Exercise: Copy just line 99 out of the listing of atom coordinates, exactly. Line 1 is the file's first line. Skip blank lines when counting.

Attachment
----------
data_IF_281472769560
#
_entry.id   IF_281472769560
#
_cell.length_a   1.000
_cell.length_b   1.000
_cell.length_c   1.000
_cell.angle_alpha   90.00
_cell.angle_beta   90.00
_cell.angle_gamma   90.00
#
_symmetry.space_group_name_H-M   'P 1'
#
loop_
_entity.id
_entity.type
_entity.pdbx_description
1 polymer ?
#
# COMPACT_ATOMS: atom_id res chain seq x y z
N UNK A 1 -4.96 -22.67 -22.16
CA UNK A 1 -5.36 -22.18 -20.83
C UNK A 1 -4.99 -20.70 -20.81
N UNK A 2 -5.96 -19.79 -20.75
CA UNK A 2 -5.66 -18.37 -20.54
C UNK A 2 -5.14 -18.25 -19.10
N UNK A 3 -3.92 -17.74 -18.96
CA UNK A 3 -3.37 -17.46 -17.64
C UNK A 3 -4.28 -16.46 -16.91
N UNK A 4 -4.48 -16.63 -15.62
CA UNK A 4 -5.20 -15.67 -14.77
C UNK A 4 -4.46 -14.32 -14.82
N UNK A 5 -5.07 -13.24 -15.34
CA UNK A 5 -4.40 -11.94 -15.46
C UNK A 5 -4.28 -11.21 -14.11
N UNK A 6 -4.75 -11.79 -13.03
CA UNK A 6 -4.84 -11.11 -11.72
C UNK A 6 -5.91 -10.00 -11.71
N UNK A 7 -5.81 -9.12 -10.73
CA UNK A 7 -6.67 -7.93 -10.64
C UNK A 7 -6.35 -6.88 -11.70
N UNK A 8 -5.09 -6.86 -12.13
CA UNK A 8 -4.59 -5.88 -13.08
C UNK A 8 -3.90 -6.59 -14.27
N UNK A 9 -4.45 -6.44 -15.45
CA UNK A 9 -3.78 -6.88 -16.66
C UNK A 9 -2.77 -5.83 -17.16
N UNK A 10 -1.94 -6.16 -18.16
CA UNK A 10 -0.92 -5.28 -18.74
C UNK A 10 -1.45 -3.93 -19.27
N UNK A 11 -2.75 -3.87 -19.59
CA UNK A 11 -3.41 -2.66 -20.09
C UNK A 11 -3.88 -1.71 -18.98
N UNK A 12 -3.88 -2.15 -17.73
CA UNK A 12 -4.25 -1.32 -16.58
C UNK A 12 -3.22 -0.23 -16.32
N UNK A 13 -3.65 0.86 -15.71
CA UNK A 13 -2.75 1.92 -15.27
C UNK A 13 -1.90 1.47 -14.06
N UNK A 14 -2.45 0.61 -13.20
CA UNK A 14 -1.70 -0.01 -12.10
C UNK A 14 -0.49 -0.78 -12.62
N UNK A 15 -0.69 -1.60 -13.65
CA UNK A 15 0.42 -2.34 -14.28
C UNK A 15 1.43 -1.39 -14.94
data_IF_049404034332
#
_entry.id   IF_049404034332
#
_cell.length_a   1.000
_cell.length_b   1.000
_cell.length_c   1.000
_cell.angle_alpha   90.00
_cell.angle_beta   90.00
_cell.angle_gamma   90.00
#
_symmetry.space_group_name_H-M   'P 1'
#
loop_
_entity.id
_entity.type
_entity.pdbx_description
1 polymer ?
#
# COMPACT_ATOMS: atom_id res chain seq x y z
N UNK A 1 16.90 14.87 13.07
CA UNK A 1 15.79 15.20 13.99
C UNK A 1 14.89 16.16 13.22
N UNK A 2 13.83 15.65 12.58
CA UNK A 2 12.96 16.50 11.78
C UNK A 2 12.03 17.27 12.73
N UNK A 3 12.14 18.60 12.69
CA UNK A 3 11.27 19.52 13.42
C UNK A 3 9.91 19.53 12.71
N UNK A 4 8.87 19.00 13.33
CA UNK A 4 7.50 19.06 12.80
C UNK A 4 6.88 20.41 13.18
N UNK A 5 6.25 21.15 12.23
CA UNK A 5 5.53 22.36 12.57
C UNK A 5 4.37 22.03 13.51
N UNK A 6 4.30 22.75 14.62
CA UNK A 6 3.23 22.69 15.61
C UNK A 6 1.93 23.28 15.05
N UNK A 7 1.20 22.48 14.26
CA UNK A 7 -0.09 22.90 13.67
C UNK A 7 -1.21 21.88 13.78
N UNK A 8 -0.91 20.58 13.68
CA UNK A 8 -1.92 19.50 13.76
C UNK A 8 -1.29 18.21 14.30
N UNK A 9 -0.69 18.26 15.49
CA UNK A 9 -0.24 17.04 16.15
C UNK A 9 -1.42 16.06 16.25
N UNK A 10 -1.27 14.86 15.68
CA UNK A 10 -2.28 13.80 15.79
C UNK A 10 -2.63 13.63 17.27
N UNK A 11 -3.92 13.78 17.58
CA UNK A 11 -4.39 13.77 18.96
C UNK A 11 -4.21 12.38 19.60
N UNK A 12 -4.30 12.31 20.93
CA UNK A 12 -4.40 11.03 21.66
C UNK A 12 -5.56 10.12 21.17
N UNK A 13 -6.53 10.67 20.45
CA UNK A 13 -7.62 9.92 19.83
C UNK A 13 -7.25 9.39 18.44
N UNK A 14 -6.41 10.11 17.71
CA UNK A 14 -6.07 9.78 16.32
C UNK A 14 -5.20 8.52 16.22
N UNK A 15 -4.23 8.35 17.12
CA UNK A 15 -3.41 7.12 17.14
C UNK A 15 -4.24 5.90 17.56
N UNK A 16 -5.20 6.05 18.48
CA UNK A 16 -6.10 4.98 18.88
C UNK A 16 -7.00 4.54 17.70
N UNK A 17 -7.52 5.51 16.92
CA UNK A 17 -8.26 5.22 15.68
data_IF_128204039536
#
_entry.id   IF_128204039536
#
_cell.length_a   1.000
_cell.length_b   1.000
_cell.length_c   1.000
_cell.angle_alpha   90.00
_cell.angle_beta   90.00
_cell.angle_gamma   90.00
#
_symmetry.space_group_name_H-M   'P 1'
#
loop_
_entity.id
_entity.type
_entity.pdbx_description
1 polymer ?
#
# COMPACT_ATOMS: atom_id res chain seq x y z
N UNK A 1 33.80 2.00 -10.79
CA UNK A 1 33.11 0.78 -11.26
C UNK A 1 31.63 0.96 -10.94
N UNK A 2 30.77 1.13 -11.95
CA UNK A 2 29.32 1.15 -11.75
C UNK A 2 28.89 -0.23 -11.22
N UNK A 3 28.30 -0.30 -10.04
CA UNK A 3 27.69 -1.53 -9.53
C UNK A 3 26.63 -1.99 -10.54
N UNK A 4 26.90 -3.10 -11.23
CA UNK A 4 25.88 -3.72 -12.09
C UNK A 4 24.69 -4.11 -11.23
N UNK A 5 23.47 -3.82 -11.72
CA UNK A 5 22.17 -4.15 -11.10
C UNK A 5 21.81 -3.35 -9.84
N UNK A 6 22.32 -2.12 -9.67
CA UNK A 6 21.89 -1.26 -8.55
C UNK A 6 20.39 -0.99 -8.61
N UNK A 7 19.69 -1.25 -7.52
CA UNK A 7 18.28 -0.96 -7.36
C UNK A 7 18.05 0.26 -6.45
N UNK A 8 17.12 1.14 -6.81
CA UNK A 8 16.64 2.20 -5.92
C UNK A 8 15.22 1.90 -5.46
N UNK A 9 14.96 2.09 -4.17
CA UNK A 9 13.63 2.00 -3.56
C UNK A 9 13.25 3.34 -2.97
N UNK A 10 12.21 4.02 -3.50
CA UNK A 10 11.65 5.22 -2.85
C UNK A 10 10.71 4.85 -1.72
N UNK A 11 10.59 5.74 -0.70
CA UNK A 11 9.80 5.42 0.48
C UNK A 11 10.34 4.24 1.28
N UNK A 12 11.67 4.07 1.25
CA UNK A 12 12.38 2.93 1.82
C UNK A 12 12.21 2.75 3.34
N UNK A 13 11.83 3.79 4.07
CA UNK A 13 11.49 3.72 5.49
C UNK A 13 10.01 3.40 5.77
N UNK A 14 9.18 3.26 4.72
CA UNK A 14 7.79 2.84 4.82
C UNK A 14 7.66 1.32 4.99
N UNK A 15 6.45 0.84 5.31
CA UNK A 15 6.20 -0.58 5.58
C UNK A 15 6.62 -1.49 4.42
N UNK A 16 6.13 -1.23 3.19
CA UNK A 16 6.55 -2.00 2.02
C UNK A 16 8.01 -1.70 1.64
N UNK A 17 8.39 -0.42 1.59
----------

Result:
CA UNK A 5 5.53 22.36 12.57